2017 ESC Guidelines for PAD Diagnosis and Treatment
- Aboyans V, Ricco JB, Bartelink ML, et al.
- 2017 ESC Guidelines on the Diagnosis and Treatment of Peripheral Arterial Diseases, in Collaboration With the European Society for Vascular Surgery (ESVS): Document Covering Atherosclerotic Disease of Extracranial Carotid and Vertebral, Mesenteric, Renal, Upper and Lower Extremity Arteries. Eur Heart J 2017;Aug 26:[Epub ahead of print].
The following are key points to remember about the 2017 European Society of Cardiology (ESC) Guidelines on the Diagnosis and Treatment of Peripheral Arterial Diseases:
- Healthcare centers are strongly recommended to establish multidisciplinary Vascular Teams to make decisions and manage patients with peripheral arterial diseases, including public awareness efforts.
- For patients with carotid artery disease, surgery or stenting (with embolic protection devices) is recommended (Class IIa) for high stroke risk patients, while stenting alone can be considered (Class IIb) for average surgical risk patients.
- Routine prophylactic carotid revascularization of asymptomatic carotid disease (70-99%) is not recommended (Class III) in patients undergoing coronary artery bypass graft (CABG) surgery.
- Stenting is no longer recommended (Class III) for patients with symptomatic atherosclerotic renal artery stenosis of >60%.
- Patients with aorto-iliac or aorto-bifemoral occlusions are recommended for surgical intervention (Class IIa) or endovascular revascularization in experienced centers (Class IIb).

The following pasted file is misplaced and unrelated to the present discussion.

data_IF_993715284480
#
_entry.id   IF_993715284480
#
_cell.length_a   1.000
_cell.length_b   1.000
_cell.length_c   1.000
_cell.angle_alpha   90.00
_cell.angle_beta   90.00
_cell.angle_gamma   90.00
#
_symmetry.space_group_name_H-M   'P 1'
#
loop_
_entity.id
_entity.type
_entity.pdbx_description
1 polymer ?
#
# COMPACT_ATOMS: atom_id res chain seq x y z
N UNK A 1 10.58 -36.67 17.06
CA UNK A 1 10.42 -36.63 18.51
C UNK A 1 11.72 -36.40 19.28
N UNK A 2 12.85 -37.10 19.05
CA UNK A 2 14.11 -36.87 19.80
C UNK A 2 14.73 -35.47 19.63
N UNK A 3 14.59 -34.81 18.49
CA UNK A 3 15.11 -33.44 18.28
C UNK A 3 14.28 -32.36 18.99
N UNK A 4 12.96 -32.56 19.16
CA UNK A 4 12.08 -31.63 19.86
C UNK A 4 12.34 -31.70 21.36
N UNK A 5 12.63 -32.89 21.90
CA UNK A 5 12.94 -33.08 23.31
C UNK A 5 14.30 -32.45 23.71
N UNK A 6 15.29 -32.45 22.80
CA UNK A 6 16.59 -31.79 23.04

- Patients with intrapopliteal lesions should be treated with bypass surgery (Class I) or endovascular therapy (Class IIa).
- All patients with lower extremity artery disease should be treated with statins to improve walking distance (Class I) as well as supervised exercise therapy, even after revascularization.
- In patients with symptomatic peripheral artery disease, clopidogrel can be considered over aspirin therapy (Class IIb). Antiplatelet therapy is not recommended in asymptomatic peripheral artery disease patients (Class III).
- Patients with lower extremity artery disease and concurrent atrial fibrillation should receive anticoagulation if the CHA2DS2-VASc score is >2 (Class I).
- Patients with coronary artery disease or heart failure should be considered for lower extremity peripheral artery disease screening (Class IIb).
Clinical Topics: Anticoagulation Management, Arrhythmias and Clinical EP, Cardiac Surgery, Dyslipidemia, Geriatric Cardiology, Heart Failure and Cardiomyopathies, Invasive Cardiovascular Angiography and Intervention, Prevention, Anticoagulation Management and Atrial Fibrillation, Atrial Fibrillation/Supraventricular Arrhythmias, Aortic Surgery, Cardiac Surgery and Arrhythmias, Cardiac Surgery and Heart Failure, Nonstatins, Novel Agents, Statins, Acute Heart Failure, Interventions and Coronary Artery Disease, Interventions and Vascular Medicine, Exercise
Keywords: Anticoagulants, Atherosclerosis, Aspirin, Atrial Fibrillation, Cardiac Surgical Procedures, Carotid Artery Diseases, Coronary Artery Bypass, Coronary Artery Disease, Embolic Protection Devices, Endovascular Procedures, Exercise Therapy, Geriatrics, Heart Failure, Hydroxymethylglutaryl-CoA Reductase Inhibitors, Myocardial Revascularization, Peripheral Arterial Disease, Primary Prevention, Renal Artery Obstruction, Stents, Stroke, Vascular Diseases
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